Jack Kemp can help the next President (2) of 3

Kemp b-w desk w-book-capitol cropped

Exactly one year after this article appeared Jan. 20, 2016, we will be inaugurating the next President. Former Maryland Gov. Robert Ehrlich and myself wrote the following about poverty in America:

“Deep-rooted challenges facing our country often simmer in the background during election years because they have been with us for generations, failing to garner headlines or trend on Twitter feeds.”

Jack Kemp showed us it doesn’t have to be this way.  Kemp visited public housing projects, he engaged his employees, and united the country on the need to empower people. He refused to accept the status quo of poverty in America and so should we.

This article is part 2 of 3 posts on how the Jack Kemp Foundation offers us a blueprint for creating opportunity in America – helping people escape poverty instead of being trapped in it.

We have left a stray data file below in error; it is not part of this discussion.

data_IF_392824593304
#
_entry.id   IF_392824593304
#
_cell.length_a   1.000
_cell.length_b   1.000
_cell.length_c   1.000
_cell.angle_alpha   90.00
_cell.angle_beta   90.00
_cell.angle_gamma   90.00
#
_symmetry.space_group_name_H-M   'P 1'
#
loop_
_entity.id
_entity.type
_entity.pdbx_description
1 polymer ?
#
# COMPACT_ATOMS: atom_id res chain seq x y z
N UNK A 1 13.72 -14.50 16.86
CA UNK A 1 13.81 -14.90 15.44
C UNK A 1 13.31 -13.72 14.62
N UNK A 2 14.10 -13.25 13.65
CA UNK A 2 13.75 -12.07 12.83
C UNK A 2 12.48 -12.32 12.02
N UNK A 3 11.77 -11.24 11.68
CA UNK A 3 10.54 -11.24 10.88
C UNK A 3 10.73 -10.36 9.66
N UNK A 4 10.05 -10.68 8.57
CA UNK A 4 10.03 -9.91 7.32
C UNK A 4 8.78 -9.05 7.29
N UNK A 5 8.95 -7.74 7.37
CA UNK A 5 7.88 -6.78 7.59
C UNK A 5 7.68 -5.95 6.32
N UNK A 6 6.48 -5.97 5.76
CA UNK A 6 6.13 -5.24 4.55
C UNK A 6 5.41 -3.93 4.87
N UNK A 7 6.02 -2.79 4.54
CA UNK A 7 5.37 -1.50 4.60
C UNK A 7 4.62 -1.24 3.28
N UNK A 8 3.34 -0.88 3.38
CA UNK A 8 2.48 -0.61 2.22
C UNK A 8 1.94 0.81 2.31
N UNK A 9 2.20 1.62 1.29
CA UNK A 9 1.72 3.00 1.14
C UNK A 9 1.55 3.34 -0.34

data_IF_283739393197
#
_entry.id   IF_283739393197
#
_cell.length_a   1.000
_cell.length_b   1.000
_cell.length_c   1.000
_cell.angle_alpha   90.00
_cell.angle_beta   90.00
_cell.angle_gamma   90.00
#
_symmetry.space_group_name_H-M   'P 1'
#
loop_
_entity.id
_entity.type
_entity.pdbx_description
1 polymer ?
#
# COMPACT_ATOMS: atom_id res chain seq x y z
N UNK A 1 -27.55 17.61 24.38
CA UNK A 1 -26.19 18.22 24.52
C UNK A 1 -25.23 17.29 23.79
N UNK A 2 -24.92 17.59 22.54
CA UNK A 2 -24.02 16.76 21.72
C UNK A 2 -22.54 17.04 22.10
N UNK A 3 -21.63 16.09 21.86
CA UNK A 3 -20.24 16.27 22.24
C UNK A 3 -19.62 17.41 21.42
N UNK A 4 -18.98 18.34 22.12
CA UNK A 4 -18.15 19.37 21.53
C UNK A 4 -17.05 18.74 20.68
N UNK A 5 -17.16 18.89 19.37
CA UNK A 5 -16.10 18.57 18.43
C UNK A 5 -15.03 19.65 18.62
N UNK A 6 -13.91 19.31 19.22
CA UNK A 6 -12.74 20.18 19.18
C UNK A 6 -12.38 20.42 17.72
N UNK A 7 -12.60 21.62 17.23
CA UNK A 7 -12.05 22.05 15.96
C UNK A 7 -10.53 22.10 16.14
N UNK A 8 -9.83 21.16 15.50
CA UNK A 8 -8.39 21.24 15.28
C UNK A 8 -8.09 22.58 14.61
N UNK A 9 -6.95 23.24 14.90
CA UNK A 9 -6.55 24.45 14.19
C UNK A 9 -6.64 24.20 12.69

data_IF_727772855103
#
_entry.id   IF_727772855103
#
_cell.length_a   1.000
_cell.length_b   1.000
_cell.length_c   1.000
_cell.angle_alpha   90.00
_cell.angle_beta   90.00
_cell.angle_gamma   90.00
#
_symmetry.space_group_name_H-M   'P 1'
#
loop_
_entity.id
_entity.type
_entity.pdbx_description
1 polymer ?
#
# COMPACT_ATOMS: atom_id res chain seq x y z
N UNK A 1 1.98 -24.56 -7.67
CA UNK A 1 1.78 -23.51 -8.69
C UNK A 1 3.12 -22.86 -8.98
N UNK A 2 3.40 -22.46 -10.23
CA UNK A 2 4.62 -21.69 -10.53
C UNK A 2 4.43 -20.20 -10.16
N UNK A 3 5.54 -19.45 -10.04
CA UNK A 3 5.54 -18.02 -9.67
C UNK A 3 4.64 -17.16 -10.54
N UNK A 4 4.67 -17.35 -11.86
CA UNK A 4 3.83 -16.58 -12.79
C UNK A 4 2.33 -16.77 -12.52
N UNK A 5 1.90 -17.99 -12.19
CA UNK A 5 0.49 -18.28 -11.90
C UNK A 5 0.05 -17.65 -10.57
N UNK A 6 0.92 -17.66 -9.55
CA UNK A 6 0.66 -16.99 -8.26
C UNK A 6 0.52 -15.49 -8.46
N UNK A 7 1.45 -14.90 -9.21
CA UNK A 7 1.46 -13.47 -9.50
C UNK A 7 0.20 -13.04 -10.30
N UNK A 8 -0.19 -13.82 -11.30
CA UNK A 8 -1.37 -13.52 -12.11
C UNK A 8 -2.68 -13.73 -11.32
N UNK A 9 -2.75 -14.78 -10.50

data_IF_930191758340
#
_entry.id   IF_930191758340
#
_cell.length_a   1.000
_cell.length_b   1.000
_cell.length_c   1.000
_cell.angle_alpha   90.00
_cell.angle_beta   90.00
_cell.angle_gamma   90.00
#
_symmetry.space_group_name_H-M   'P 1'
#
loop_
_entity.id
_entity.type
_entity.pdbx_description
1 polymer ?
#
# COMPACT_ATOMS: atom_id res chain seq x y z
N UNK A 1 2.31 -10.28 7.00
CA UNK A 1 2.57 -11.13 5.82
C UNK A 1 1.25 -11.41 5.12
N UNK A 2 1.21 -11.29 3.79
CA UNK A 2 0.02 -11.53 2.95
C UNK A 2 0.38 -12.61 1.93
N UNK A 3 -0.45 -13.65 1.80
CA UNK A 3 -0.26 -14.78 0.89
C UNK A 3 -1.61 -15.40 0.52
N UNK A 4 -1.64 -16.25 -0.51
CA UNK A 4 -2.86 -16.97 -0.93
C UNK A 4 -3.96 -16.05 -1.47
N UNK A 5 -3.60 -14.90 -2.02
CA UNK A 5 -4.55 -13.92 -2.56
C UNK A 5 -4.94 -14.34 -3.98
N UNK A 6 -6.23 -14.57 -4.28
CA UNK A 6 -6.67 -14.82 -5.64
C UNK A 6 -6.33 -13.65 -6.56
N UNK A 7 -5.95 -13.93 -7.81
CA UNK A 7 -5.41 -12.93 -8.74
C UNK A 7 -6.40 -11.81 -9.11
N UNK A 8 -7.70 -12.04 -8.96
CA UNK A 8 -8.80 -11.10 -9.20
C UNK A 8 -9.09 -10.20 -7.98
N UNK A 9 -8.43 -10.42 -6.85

Our first blog article  featured excerpts from the Foundation’s “Quarterback in the Cabinet” video panel where senior officials who served under Kemp, journalist Morton Kondracke, Center for Neighborhood Enterprise President Bob Woodson and former Indianapolis Mayor Stephen Goldsmith leave us an oral history.  Kemp once said, “history matters,” – yes it does.

The department Kemp led, Housing and Urban Development, can be made more relevant today by focusing on the link between poverty and homelessness, motivating employees and monitoring its own progress.

Here are the next three excerpts of that video

1. Motivate Employees

He used his retail political skills…to work the building and it changed the way people thought about going to work every day.  That was the fundamental difference.


2. Assess Results

He was very good with just one or two questions getting right down to where we were and what the results were.


3. Clear responsibilities

Everybody knew their role, there was no gray area .  It was very black and white what you were responsible for .  His role was to give (HUD) direction. People knew what he was saying internally and externally, that’s how he managed the place, and it worked.





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